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Obama’s choice to head Health and Human Services has more than just tax problems to deal with.

The confirmation of Tom Daschle, Obama’s nominee for Secretary of Health and Human Services has hit a few snags. In the past week, various reports have surfaced detailing Daschle’s initial failure to pay taxes for certain aspects of consulting work he did after he left the Senate in 2004. That consulting was itself very lucrative for Daschle, earning him several million dollars and included work for the kinds of private health insurance interests that many critics believe impedes real reform of our health care system. (For a more detailed catalog of Daschle’s alleged indiscretions, click here).

Since Obama picked Daschle largely for his perceived ability to shepherd health care reform through Congress, this last point is especially disturbing for some. Jonathan Cohn, a writer for The New Republic with expertise on health care, says that Daschle’s connections should not be disqualifying.

Glenn Greenwald offers a much more critical and disturbing take on Daschle and his wife Linda Hall, a high profile lobbyist for some of America’s biggest defense industry contractors and aviation interests. Greenwald acknowledges that we simply do not know whether Daschle will be effective in helping to champion meaningful health care reform.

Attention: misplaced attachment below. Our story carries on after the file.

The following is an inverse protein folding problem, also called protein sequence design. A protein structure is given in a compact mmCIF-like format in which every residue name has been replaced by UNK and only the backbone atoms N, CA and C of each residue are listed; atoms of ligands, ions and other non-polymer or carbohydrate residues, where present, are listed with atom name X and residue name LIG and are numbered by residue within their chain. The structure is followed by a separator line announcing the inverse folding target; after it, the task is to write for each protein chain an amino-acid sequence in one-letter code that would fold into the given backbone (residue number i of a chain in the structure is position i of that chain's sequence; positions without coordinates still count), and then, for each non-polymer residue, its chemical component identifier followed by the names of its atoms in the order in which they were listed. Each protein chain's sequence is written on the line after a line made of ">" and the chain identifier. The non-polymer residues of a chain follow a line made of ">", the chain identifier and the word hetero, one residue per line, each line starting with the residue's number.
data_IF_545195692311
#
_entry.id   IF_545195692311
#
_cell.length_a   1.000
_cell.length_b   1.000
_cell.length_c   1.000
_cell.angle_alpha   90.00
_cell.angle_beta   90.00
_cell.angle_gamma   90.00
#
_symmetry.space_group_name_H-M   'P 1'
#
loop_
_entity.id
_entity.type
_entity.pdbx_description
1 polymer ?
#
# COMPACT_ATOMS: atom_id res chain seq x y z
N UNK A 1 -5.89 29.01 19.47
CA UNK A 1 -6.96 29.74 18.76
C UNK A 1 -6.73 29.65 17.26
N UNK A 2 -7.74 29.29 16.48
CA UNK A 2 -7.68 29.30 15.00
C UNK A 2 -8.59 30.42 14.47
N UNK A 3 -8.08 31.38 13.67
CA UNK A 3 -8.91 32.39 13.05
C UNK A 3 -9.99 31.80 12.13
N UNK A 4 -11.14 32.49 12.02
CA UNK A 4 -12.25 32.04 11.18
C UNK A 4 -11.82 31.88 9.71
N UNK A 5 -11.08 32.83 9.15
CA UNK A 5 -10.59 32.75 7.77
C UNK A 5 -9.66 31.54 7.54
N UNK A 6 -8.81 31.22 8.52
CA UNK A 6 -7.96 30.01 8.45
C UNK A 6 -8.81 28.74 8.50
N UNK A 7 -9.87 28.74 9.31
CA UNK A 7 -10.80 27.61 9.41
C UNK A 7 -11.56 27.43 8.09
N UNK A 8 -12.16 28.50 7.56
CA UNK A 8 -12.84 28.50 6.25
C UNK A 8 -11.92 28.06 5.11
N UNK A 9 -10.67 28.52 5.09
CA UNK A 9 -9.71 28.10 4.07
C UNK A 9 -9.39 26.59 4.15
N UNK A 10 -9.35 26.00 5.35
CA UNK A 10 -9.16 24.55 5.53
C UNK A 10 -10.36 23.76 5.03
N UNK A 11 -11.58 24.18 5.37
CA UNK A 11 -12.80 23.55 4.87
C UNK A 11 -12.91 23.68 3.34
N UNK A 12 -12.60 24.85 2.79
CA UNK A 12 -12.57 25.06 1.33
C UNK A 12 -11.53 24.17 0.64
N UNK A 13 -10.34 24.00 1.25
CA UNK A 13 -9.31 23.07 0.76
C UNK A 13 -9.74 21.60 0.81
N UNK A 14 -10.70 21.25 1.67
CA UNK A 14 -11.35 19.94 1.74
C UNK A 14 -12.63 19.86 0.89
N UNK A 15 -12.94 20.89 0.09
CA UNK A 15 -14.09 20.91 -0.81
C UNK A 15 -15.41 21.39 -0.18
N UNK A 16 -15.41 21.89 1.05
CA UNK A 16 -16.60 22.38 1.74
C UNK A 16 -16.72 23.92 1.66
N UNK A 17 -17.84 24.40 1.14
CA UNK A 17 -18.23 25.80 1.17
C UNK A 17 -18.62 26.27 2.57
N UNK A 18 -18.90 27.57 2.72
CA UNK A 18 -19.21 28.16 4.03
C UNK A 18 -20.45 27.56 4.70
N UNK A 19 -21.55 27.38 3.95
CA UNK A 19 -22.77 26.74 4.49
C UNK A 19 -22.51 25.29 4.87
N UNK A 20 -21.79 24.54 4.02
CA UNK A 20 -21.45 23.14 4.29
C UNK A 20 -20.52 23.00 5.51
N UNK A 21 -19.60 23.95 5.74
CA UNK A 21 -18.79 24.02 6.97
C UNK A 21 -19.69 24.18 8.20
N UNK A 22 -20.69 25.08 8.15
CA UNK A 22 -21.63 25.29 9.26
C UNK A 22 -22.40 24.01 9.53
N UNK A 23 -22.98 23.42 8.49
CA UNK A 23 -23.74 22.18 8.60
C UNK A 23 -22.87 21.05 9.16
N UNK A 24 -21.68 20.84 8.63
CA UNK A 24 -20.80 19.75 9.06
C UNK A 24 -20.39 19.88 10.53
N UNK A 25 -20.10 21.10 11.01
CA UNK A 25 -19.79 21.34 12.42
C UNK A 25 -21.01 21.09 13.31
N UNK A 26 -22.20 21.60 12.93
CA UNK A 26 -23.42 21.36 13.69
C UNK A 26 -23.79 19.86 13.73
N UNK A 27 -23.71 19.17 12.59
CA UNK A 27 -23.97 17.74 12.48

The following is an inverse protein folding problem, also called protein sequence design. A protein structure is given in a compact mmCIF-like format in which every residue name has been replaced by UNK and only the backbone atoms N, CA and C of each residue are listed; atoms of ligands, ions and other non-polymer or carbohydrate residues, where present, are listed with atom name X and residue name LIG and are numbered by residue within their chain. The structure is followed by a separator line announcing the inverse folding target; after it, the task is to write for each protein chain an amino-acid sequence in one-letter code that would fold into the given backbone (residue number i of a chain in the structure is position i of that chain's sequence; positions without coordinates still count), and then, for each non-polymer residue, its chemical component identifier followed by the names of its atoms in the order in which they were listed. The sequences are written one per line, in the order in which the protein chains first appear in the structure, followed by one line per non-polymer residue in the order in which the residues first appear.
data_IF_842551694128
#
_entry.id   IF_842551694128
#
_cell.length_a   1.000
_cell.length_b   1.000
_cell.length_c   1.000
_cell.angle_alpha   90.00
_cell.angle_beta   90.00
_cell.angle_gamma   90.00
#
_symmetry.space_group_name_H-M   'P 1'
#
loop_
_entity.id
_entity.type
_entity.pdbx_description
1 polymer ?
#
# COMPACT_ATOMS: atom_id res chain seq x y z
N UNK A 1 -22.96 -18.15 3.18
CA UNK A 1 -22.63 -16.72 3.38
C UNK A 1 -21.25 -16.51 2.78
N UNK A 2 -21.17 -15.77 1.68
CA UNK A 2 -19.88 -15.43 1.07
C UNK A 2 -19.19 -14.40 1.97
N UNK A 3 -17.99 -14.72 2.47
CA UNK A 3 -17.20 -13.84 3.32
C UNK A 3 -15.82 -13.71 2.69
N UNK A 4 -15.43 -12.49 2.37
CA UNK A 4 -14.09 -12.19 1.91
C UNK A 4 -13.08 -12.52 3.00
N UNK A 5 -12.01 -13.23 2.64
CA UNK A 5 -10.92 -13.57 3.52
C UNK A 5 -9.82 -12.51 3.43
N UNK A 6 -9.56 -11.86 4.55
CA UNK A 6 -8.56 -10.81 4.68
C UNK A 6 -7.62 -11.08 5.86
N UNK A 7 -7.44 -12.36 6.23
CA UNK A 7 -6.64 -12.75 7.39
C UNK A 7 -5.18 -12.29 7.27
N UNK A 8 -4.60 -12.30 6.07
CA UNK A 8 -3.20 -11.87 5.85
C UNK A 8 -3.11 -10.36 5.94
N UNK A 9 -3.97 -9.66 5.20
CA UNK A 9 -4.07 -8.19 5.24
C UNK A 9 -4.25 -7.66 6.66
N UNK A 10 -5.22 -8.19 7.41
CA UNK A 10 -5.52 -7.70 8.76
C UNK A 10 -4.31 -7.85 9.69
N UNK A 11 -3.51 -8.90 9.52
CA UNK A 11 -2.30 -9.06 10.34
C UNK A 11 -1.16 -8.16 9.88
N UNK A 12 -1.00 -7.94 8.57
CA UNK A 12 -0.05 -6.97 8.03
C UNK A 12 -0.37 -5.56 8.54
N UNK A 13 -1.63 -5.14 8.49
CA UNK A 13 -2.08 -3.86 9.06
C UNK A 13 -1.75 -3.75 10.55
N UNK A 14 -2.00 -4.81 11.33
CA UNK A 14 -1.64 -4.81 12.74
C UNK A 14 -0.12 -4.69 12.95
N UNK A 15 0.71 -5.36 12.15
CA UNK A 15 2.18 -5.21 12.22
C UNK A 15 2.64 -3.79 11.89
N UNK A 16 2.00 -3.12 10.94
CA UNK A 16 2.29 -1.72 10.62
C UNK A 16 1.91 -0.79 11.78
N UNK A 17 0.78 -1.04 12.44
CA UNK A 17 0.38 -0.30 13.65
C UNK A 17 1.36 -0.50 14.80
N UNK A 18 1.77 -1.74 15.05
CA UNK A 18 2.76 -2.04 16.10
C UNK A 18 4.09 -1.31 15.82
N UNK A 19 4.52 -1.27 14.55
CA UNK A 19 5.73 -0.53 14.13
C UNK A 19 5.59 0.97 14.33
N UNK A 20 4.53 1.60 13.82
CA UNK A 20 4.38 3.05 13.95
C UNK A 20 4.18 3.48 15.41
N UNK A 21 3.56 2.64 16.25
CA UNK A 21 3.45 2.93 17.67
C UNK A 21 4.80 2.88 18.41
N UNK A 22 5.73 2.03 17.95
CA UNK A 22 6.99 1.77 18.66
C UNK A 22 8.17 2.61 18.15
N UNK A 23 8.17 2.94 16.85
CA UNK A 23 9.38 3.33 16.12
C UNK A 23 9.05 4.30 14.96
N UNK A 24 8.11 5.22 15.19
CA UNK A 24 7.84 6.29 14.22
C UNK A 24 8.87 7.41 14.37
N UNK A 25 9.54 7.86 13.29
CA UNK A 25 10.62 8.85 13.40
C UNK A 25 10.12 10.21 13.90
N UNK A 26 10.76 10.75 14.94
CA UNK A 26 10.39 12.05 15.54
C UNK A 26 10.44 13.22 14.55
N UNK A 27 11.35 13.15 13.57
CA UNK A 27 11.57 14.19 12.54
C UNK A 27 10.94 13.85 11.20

But, he cautions:

“Other than his being more extreme than most (in his questionable ethics), and the fact that he and his wife work in tandem as a public-private team, there isn’t anything particularly unusual about how Tom Daschle functions. He’s quite emblematic of the Beltway syndrome. But that’s the point: while it’s unreasonable to expect that Obama will be able to avoid all ethically questionable individuals, it seems rather unnecessary to take one of the most ethically compromised Beltway mavens and place him in charge of a massive industry, one that has been lavishing him with undeserved wealth for the past several years.”

I also don’t know whether Daschle might be effective. What I question, however, is whether there really are no other viable choices out there to lead HHS. When Clinton and Obama were slugging it out in the primaries last year, and health care reform was at or near the top of the list of concerns of Democrats, no one said then that Tom Daschle was uniquely placed to see through such an important reform. One of the consequences of the insider Beltway culture is a tendency for people inside that bubble to convince themselves that only the people they know intimately are capable of doing the job well. Tom Daschle was always viewed as a compromiser and, once he became Senate Democratic leader, a pretty weak one. Compromising in politics is, of course, necessary and therefore by no means always a bad quality. Weak leadership is, on the other hand, harder to rationalize. How that guy, after several years as a lobbyist for powerful private economic interests, has morphed into the single best person to tackle a massive and dramatic social and policy transformation is, frankly, a little beyond me.


The New York Times says Daschle should withdraw his name from consideration.